AuschwitzThe moderation of Mohammed Dajani’s movement is not just an intellectual idea but also a way of life. Dajani represents moderation in his work on developing pedagogical materials on the Holocaust for Palestinian students in Arabic. And his work to bring Palestinian students to Auschwitz is groundbreaking, or barrier-breaking, in the sense that it was never done before. This trip created an opportunity for a relatively large group of university students and future leaders in the Palestinian community to witness the historical memorial of Jewish suffering at Auschwitz. Aristotle’s concept of practical reasoning, which is essential for the virtue of justice, requires the ability to “see” in the sense of knowing the consequences of actions. The witness of Auschwitz provides these students an ability to “see” not only the history, but also to understand and perhaps empathize with Jewish Israelis in some way. This experience and this seeing and knowing helps in the building of relationships of trust.

The moderation of Wasatia is not a magic formula capable of simply instilling an environment of trust on both sides. Wasatia’s mission of teaching important lessons is nevertheless a force of change from within the Palestinian community – one that can benefit from support from outside. How can the moderate path be supported?

One way is by utilizing methods of negotiation that have proven success in conflict regions. The Mutual Gains Approach suggests, for example, that bogged down conflict situations can benefit from a trusted third party or mediator. That is a kind of “parachuting” solution from the outside. However, the examples of Gandhi, Mandela and King suggest that real change can be best effected with local or grassroots solutions. This is the insight of Martin Leiner’s Hölderlin Perspective. Outside recognition of and support of local forces for positive change can be beneficial, however. The international community could seriously engage by supporting moderate forces, as well as removing support and alienating resources from groups that intensify conflict. Wasatia is clearly a moderate force and its message of minimal but realistic hopes is a very deep and ultimately effective force for change. Support for small hopes can bring immense potential gains from peace and reconciliation for the Palestinians, Israelis, the Middle East and globally.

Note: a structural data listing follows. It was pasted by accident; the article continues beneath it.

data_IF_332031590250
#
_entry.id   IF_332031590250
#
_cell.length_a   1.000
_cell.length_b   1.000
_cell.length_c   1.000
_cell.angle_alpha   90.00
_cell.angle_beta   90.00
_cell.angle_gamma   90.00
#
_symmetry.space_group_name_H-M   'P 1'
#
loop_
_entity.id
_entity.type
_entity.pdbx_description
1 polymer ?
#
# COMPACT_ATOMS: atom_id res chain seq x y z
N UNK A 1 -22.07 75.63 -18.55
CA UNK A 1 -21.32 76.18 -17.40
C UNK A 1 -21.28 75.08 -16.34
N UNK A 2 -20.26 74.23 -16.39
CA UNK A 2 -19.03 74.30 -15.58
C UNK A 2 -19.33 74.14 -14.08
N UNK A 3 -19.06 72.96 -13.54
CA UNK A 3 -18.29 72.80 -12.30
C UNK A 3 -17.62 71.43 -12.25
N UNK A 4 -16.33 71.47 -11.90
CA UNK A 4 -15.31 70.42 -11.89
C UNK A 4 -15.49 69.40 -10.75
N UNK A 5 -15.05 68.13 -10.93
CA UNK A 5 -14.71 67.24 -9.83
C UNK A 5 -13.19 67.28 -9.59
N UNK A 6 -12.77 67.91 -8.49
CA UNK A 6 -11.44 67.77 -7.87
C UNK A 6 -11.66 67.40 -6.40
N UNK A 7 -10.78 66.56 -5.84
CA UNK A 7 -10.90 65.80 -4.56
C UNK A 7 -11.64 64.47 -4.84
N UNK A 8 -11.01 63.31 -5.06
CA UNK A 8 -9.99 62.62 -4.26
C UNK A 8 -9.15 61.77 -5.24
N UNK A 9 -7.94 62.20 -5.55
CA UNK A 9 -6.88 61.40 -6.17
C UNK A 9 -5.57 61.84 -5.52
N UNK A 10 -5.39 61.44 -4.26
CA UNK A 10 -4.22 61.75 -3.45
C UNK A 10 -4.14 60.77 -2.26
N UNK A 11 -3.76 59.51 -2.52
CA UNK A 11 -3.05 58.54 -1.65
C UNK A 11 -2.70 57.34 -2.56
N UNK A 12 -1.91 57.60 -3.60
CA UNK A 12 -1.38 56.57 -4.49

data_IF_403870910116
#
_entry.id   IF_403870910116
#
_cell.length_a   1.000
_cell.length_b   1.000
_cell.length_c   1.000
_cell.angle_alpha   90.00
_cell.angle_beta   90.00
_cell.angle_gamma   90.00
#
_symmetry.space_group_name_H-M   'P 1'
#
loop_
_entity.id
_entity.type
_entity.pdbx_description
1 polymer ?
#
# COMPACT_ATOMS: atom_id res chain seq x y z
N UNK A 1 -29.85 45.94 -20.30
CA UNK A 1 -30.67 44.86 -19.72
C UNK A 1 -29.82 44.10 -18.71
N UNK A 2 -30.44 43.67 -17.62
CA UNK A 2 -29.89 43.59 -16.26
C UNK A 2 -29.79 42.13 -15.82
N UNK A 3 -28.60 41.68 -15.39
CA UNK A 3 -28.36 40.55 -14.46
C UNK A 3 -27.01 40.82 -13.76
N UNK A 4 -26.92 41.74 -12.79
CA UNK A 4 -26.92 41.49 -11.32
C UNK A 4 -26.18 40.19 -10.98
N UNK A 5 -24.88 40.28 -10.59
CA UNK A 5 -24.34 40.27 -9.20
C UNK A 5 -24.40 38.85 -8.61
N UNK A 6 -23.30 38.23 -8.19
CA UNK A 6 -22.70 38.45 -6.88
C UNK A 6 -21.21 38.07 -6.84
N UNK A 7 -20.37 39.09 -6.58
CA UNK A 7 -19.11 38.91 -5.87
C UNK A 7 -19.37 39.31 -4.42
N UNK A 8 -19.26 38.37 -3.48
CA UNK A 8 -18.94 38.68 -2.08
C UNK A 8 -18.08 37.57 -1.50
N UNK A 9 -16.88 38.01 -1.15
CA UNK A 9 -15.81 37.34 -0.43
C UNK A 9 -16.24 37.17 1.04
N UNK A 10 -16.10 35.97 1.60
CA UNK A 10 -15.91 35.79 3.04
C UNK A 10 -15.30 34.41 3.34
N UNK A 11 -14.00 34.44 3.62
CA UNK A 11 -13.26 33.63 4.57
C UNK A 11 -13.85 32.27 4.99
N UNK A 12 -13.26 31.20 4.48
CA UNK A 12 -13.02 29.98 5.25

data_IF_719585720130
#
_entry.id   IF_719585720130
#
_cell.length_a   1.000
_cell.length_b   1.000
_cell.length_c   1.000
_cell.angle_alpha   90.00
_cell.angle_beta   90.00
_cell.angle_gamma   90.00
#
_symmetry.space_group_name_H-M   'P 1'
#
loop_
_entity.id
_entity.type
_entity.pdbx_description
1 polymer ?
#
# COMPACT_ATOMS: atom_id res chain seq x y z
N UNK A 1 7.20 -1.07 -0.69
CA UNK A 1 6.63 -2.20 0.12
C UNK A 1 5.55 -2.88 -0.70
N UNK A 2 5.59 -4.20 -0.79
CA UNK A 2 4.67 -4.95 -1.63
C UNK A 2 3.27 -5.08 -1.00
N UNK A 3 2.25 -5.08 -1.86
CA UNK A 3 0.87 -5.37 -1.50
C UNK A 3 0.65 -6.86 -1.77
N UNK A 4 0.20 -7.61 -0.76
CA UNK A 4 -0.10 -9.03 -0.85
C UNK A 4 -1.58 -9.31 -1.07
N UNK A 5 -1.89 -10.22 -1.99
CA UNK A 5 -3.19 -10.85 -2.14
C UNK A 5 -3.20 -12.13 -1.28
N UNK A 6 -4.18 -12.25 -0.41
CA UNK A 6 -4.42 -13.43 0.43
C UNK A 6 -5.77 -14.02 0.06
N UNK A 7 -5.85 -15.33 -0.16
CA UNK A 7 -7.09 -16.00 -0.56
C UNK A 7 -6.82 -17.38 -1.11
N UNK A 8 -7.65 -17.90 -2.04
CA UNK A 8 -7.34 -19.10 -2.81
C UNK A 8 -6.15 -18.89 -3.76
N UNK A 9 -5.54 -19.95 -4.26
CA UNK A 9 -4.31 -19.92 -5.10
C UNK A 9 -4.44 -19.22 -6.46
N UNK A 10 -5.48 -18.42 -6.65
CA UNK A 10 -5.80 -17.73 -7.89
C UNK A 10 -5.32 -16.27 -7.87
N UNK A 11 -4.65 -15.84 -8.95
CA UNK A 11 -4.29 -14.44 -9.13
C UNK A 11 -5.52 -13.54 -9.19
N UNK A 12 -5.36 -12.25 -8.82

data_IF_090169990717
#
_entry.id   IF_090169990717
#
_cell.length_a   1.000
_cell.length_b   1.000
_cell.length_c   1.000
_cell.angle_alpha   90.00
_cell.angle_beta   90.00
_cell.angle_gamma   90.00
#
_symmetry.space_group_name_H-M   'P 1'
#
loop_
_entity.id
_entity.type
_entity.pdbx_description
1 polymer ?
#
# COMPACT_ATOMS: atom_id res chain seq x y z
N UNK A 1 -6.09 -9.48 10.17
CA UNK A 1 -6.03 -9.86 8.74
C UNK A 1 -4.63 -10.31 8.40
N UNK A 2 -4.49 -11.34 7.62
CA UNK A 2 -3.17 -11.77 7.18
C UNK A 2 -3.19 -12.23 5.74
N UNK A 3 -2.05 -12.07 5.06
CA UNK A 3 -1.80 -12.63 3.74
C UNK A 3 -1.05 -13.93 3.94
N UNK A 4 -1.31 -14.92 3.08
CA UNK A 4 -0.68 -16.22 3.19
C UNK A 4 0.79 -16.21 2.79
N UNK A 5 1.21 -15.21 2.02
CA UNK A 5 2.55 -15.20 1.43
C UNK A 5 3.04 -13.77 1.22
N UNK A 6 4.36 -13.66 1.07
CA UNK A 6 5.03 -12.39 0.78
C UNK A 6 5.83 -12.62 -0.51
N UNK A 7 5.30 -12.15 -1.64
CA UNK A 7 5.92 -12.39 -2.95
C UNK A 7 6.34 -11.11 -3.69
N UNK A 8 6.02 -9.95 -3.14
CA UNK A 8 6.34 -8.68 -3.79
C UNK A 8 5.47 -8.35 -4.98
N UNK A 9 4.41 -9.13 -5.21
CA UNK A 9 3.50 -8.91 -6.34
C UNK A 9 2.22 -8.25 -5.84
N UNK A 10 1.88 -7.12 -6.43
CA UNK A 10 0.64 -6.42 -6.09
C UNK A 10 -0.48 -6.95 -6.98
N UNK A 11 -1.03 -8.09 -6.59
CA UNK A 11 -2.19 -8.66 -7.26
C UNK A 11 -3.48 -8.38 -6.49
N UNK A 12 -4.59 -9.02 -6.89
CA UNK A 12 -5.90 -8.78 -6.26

An Alternative Road

Moderation (Wasatia) offers a vision of ethical action based upon Muslim teaching and traditions that has much to offer not only the Palestinian people. As Aristotle argues that the mean between extremes for human action cannot be expressed in a simple mathematical formula, Dajani’s work integrates the dynamics of human experience into his work. Palestinian students need to know their “other” – Jewish Israelis. This requires understanding where they come from and why they act. Given that the Holocaust is such a central event of contemporary Israeli Jews, witnessing the memorial at Auschwitz provides an opportunity to build knowledge through empathy by “experiencing their suffering”.

Whatever political alternatives emerge in the hopefully near future, the path of moderation is one that will serve the Palestinians well to best achieve their own best interests. Perhaps the solution will have two separate states, or even some form of single state. Whatever the solution, both sides will benefit as far as they have the capacity and thus strength to act with moderation. With an agreement to work together, there is an enormous amount of value that they can realize – they could be an example for the rest of the Middle East and the whole world. This seems utopic at the moment. Too much hatred has filled too many hearts on all sides, hardening them not only to reconciliation, but also to paths that could best lead to their own flourishing. Wasatia is doing important work in understanding how these hearts of stone can change to hearts of flesh.

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Image source:

Thumbnail and pigeon photo (c) by Franziska Briest,
Auschwitz photo (c) by  Mohammed S. Dajani Daoudi,  used with kind permission from the authors